Fabrication challenge for green energy

04 Jul 2018

Engineering capacity news posted by Andy Sandford

Precision fabrication specialist LTi Metaltech’s skills and experience were crucial in the manufacture of a pressure vessel for a large green ammonia energy project.

Precision fabrication and welding can be extremely challenging, particularly when the manufactured components need to withstand some of the highest temperatures and pressures. 

This was certainly the case when Siemens CT tasked the LTi Metaltech with the manufacturing of pressure vessels involved in ammonia capture, for a large Government funded green ammonia energy project.  

On receiving the original specifications, LTi immediately identified that the components’ design geometrics would have made them extremely difficult to test and meet the necessary regulatory compliance. This was critical, as they needed to withstand immense internal pressures of over 500 bar, whilst also having an elevated working temperature.

Other challenges included the additional factors of safety built into the original specified design, which were beyond the current industry standards normally used. The factor of safety ratio is important as it tests and certifies the load carrying capacity of a structure beyond its expected or actual loads during its normal operation. It also ensures a structure is always much stronger than required for its intended load, to help safeguard safety and performance.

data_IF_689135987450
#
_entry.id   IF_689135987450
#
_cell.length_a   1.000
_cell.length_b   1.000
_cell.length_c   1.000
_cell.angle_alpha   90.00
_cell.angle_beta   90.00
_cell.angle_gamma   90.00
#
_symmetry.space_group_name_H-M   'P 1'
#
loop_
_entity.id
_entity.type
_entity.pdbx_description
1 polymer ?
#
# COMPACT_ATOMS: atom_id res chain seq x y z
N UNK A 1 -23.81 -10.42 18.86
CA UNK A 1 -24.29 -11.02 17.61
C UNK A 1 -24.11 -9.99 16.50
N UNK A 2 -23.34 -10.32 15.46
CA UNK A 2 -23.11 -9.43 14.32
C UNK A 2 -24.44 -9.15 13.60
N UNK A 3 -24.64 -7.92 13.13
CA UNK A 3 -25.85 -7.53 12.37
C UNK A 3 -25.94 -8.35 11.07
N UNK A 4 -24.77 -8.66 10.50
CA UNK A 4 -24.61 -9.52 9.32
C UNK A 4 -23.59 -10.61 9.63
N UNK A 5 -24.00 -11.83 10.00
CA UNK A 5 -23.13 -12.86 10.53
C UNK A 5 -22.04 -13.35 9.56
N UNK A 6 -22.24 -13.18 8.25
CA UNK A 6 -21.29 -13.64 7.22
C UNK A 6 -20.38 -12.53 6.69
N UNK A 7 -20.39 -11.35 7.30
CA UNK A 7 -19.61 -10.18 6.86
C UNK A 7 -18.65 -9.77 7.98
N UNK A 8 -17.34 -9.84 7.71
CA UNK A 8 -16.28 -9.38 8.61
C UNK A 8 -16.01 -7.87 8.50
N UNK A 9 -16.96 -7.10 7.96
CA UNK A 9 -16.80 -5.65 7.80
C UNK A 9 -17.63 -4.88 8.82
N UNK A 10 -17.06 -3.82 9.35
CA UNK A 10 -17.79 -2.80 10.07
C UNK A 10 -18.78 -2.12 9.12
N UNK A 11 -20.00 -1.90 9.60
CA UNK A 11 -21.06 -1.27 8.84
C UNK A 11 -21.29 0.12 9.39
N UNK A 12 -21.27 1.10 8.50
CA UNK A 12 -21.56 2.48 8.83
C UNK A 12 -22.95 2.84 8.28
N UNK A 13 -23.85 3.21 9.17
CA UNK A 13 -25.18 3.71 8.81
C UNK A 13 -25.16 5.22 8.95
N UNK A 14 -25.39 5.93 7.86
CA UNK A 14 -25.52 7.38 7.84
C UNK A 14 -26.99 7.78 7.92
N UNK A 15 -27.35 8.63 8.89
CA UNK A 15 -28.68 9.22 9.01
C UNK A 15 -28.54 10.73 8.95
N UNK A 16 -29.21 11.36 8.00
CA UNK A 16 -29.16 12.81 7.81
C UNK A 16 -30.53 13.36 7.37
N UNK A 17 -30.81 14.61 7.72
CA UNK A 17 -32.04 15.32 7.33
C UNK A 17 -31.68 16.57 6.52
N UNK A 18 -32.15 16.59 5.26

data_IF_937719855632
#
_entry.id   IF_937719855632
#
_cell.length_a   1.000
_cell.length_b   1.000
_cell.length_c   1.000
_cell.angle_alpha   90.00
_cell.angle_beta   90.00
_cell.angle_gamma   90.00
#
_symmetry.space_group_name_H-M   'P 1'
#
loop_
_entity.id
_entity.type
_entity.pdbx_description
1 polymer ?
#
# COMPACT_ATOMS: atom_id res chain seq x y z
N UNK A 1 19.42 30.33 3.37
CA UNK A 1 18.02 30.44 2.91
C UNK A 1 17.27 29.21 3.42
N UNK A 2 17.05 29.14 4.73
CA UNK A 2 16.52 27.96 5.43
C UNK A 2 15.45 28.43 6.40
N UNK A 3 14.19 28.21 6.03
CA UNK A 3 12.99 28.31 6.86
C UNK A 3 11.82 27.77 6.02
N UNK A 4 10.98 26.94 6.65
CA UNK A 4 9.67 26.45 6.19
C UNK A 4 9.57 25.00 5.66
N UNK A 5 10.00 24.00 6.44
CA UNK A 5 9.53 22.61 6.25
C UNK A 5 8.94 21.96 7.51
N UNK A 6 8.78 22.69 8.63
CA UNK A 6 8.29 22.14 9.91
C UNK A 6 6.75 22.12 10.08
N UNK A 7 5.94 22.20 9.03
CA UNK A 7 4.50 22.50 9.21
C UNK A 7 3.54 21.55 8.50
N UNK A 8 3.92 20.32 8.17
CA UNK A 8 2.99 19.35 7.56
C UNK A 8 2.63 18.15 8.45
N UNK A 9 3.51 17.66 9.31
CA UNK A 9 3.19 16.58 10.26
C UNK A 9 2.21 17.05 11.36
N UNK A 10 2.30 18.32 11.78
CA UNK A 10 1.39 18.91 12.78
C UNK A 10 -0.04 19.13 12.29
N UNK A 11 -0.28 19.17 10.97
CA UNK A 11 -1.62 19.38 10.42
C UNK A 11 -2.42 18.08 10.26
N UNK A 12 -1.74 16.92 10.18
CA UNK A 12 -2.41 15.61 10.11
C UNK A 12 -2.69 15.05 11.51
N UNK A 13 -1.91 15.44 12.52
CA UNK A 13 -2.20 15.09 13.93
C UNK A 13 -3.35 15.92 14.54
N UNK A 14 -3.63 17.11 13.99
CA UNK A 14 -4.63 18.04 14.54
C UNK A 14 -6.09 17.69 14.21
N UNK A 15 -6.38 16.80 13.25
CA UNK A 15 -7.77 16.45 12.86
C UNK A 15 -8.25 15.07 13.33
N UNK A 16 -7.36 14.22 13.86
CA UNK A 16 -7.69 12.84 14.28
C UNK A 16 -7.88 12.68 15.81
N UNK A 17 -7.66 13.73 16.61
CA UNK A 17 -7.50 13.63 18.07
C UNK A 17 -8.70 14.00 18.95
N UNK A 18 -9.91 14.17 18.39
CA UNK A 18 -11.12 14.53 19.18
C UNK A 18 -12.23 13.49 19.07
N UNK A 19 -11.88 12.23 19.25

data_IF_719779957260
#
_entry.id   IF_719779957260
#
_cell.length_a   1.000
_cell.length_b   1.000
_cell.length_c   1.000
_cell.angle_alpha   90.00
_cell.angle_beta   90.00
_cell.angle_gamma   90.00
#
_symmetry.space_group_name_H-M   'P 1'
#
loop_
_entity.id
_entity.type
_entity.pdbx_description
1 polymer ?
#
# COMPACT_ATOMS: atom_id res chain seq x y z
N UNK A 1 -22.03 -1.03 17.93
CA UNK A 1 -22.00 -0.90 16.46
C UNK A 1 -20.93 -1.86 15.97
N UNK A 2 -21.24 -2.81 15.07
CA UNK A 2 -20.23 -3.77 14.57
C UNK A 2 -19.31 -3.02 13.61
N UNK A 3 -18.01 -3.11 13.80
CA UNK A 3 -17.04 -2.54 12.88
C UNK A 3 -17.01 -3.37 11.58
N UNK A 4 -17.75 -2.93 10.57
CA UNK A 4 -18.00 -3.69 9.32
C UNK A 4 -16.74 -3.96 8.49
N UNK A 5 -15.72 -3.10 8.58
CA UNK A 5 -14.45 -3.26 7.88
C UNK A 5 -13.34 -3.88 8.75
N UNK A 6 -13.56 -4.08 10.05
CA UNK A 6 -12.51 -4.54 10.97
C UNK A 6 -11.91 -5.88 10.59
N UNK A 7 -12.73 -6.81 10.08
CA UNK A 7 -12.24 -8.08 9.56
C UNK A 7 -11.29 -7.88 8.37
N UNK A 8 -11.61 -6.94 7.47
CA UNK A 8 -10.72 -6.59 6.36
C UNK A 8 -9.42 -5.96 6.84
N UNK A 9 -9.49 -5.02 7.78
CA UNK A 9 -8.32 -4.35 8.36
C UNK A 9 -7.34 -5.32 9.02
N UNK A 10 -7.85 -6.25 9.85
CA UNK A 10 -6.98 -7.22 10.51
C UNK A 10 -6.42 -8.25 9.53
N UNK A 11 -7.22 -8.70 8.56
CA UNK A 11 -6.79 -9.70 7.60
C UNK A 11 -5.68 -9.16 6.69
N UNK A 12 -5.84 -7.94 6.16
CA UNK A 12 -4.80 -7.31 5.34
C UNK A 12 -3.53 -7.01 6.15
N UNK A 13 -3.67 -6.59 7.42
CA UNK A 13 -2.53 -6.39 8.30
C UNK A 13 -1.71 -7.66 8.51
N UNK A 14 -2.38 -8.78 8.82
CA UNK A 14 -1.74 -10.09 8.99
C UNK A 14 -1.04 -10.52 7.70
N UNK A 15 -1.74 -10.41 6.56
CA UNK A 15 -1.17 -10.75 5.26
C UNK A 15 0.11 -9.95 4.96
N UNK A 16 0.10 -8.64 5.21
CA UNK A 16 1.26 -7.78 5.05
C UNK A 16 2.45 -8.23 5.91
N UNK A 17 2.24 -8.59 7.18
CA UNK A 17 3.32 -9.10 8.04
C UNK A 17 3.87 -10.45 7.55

Working to EN 13445 European Pressure Vessel Standards, which sets the required minimum standards in the design, fabrication and inspection of vessels, LTi took the following steps to resolve these challenges. 

Following consultation with its client LTi manufactured a new sphere to replace the original square design – eliminating any potential weaknesses and high fatigue areas within the design.

Next, LTi utilised its experience of pressure and vacuum vessels to investigate how applied stresses could potentially harm the material and design, so it could ensure the necessary factor of safety was built in and the quality and performance of the material was maintained.

Following reviews, LTi was able to fabricate the components from thinner material, which were lighter, more cost effective to produce and yet still fit for purpose.

To demonstrate regulatory compliance, components need to undergo 100% ultrasonic non-destructive testing; involving the use of high-frequency sound waves to locate cracks and other internal weld or parent material defects in the component. However, this was challenging due to the original design’s geometrics. To overcome this, LTi worked closely with the British Standards Institute (BSI), conducting intermediate testing of various elements during the manufacture, to satisfy the BSI that sound engineering practices were employed throughout and ensure the regulatory compliance of these components. 

LTi also employed optimised welding processes using MIG (metal inert gas) rather than TIG (tungsten inert gas) welding, to help reduce distortion, whilst improving the overall welding speed and weld filler material deposition. MIG welding achieves this, as a metal electrode wire is also continuously fed into the weld being made.

By removing weight from the original design and reducing cost in the process, LTi’s client gained a new design that was compliant, stronger and more cost effective.